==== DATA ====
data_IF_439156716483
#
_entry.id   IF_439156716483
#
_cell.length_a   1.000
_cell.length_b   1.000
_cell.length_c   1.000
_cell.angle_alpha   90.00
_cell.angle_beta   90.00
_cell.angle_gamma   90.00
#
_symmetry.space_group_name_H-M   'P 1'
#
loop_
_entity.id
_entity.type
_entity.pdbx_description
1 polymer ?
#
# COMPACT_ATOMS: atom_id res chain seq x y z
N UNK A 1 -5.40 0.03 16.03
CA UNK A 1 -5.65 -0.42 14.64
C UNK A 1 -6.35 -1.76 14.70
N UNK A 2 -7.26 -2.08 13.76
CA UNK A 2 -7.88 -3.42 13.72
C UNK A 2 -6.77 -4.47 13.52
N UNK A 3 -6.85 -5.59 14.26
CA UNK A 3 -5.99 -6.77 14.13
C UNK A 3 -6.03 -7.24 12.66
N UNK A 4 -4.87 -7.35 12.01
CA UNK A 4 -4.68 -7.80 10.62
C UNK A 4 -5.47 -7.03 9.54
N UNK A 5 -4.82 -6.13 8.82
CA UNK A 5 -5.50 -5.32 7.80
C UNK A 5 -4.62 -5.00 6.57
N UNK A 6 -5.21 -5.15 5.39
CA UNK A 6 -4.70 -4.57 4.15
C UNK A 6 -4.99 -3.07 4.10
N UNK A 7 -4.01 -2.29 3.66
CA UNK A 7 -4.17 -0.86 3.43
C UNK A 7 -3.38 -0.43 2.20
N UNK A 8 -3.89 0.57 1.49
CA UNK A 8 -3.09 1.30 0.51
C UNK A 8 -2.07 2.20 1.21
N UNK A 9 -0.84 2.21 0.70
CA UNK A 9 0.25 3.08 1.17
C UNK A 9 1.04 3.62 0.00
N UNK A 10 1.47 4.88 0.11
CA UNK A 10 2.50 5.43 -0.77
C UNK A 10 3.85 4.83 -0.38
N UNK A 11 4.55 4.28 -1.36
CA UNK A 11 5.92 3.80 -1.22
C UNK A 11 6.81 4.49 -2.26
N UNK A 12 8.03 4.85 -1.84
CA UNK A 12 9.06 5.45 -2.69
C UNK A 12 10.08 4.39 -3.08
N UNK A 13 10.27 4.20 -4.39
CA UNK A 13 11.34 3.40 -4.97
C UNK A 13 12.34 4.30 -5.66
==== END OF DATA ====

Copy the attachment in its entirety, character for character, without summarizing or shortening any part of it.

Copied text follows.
data_IF_439156716483
#
_entry.id   IF_439156716483
#
_cell.length_a   1.000
_cell.length_b   1.000
_cell.length_c   1.000
_cell.angle_alpha   90.00
_cell.angle_beta   90.00
_cell.angle_gamma   90.00
#
_symmetry.space_group_name_H-M   'P 1'
#
loop_
_entity.id
_entity.type
_entity.pdbx_description
1 polymer ?
#
# COMPACT_ATOMS: atom_id res chain seq x y z
N UNK A 1 -5.40 0.03 16.03
CA UNK A 1 -5.65 -0.42 14.64
C UNK A 1 -6.35 -1.76 14.70
N UNK A 2 -7.26 -2.08 13.76
CA UNK A 2 -7.88 -3.42 13.72
C UNK A 2 -6.77 -4.47 13.52
N UNK A 3 -6.85 -5.59 14.26
CA UNK A 3 -5.99 -6.77 14.13
C UNK A 3 -6.03 -7.24 12.66
N UNK A 4 -4.87 -7.35 12.01
CA UNK A 4 -4.68 -7.80 10.62
C UNK A 4 -5.47 -7.03 9.54
N UNK A 5 -4.82 -6.13 8.82
CA UNK A 5 -5.50 -5.32 7.80
C UNK A 5 -4.62 -5.00 6.57
N UNK A 6 -5.21 -5.15 5.39
CA UNK A 6 -4.70 -4.57 4.15
C UNK A 6 -4.99 -3.07 4.10
N UNK A 7 -4.01 -2.29 3.66
CA UNK A 7 -4.17 -0.86 3.43
C UNK A 7 -3.38 -0.43 2.20
N UNK A 8 -3.89 0.57 1.49
CA UNK A 8 -3.09 1.30 0.51
C UNK A 8 -2.07 2.20 1.21
N UNK A 9 -0.84 2.21 0.70
CA UNK A 9 0.25 3.08 1.17
C UNK A 9 1.04 3.62 0.00
N UNK A 10 1.47 4.88 0.11
CA UNK A 10 2.50 5.43 -0.77
C UNK A 10 3.85 4.83 -0.38
N UNK A 11 4.55 4.28 -1.36
CA UNK A 11 5.92 3.80 -1.22
C UNK A 11 6.81 4.49 -2.26
N UNK A 12 8.03 4.85 -1.84
CA UNK A 12 9.06 5.45 -2.69
C UNK A 12 10.08 4.39 -3.08
N UNK A 13 10.27 4.20 -4.39
CA UNK A 13 11.34 3.40 -4.97
C UNK A 13 12.34 4.30 -5.66